Tag Archives: TSV

Data Processing Resources: Command-line Interface (CLI) for CSV, TSV, JSON, and XML


  • 2020-05-27: Added rows for tabular data processing
  • 2020-05-21: Added huniq
  • 2020-01-23: Added VisiData CLI data viewer and plotter
  • 2020-01-10: Added fx interactive JSON viewer and processor.
  • 2019-02-08: Added BigBash It!
  • 2019-01-03: Added GNU datamash for CSV processing
  • 2018-10-24: Added gron for JSON processing.

Sometimes you don’t want pandas, tidyverse, Excel, or PostgreSQL. You know they are very powerful and flexible, you know if you’re already using them daily you can utilize them. But sometimes you just want to be left alone with your CVS, TSV, JSON and XML files, process them quickly on the command line, and get done with it. And you want something a little more specialized than awk , cut, and sed.

This list is by no means complete and authoritative. I compiled this as a reference that I can come back later. If you have other suggestions that are according to the spirit of this article, feel free to share them by writing a comment at the end. Without further ado, here’s my list:

  • xsv: A fast CSV command line toolkit written by the author of ripgrep. It’s useful for indexing, slicing, analyzing, splitting and joining CSV files.
  • q: run SQL directly on CSV or TSV files.
  • csvkit: a suite of command-line tools for converting to and working with CSV, the king of tabular file formats.
  • textql: execute SQL against structured text like CSV or TSV.
  • miller: like awk, sed, cut, join, and sort for name-indexed data such as CSV, TSV, and tabular JSON. You get to work with your data using named fields, without needing to count positional column indices.
  • agate: a Python data analysis library that is optimized for humans instead of machines. It is an alternative to numpy and pandas that solves real-world problems with readable code.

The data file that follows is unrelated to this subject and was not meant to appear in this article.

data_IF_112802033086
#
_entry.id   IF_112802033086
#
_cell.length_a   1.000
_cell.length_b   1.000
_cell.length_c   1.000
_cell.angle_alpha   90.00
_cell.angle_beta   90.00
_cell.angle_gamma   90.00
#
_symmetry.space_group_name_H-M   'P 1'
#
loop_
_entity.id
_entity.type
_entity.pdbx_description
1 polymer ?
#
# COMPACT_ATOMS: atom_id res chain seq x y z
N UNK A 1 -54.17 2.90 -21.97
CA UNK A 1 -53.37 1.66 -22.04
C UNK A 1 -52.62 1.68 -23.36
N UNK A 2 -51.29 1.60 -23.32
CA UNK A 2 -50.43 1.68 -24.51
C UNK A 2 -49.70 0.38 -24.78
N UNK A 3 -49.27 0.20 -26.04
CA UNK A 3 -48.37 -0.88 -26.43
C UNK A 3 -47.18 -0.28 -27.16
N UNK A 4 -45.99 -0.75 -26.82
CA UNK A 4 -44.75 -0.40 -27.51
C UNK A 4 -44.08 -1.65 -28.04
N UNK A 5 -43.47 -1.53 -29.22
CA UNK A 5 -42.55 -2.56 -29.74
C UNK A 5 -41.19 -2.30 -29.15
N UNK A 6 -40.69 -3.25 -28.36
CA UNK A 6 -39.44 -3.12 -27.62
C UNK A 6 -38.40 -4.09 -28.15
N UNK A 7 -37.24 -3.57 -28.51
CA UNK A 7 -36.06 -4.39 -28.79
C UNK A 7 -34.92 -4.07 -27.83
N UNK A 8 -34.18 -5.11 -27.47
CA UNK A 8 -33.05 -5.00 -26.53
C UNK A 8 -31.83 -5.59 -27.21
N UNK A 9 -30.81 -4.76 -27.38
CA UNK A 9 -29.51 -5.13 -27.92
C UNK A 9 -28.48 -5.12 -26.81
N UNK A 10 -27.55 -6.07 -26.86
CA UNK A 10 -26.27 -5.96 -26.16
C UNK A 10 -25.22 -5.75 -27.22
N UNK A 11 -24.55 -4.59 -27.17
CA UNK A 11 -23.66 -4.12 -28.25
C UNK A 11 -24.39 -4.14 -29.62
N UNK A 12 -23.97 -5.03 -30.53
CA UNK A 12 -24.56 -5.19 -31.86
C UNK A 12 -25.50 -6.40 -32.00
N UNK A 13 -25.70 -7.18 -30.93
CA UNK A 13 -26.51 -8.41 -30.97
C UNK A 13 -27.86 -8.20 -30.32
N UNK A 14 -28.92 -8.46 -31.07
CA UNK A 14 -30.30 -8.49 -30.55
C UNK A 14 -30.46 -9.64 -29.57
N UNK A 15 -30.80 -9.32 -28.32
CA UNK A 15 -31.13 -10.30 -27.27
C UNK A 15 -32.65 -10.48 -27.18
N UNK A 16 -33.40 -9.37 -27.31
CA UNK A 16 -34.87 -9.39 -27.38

Honorable mentions:

  • GNU datamash: a command-line program which performs basic numeric, textual and statistical operations on input textual data files. See examples & one-liners.
  • SQLite: import a CSV File Into an SQLite Table, and use plain SQL to query it.
  • csv-mode for Emacs: sort, align, transpose, and manage rows and fields of CSV files.
  • lnav: the Log Navigator. See the tutorial in Linux Magazine.
  • jq: this one is THE tool for processing JSON on the command-line. It’s like sed for JSON data – you can use it to slice and filter and map and transform structured data with the same ease that sed, awk, grep and friends let you play with text.
  • gron: transforms JSON into discrete assignments to make it easier to grep for what you want and see the absolute path to it. (Why shouldn’t you just use jq?)
  • jid: JSON Incremental Digger, drill down JSON interactively by using filtering queries like jq.
  • jiq: jid with jq.
  • fx: interactive JSON viewer and processor.
  • JMESPath tutorial: a query language for JSON. You can extract and transform elements from a JSON document. There are a lot of implementations at and the CLI implementation is jp.
  • BigBash It!: converts your SQL SELECT queries into an autonomous Bash one-liner that can be executed on almost any *nix device to make quick analyses or crunch GB of log files in CSV format. Perfectly suited for Big Data tasks on your local machine. Source code available at
  • VisiData: an interactive multi-tool for tabular data. In addition to CSV, it supports a lot of formats, and has plotting capabilities inside the terminal. You can use it to convert between formats, as an interactive replacement for grep, awk, sed, cut, sort, uniq, create ad-hoc data pipelines on the command line, and a generic utility with many automation capabilities.
  • huniq: Replacement for sort | uniq optimized for speed (10x faster) when sorting is not needed. huniq replaces sort | uniq (or sort -u with gnu sort) and huniq -c replaces sort | uniq -c. The order of the output is stable when in normal mode, but it is not stable when in -c/count mode.
  • rows: No matter in which format your tabular data is: rows will import it, automatically detect types and give you high-level Python objects so you can start working with the data instead of trying to parse it. It is also locale-and-unicode aware. More information is in the documentation. The author of miller likes rows, too!

Finally the CLI for XML:

1 Comment

Posted by on July 10, 2018 in Linux, Programlama


Tags: , , , , , , , , , ,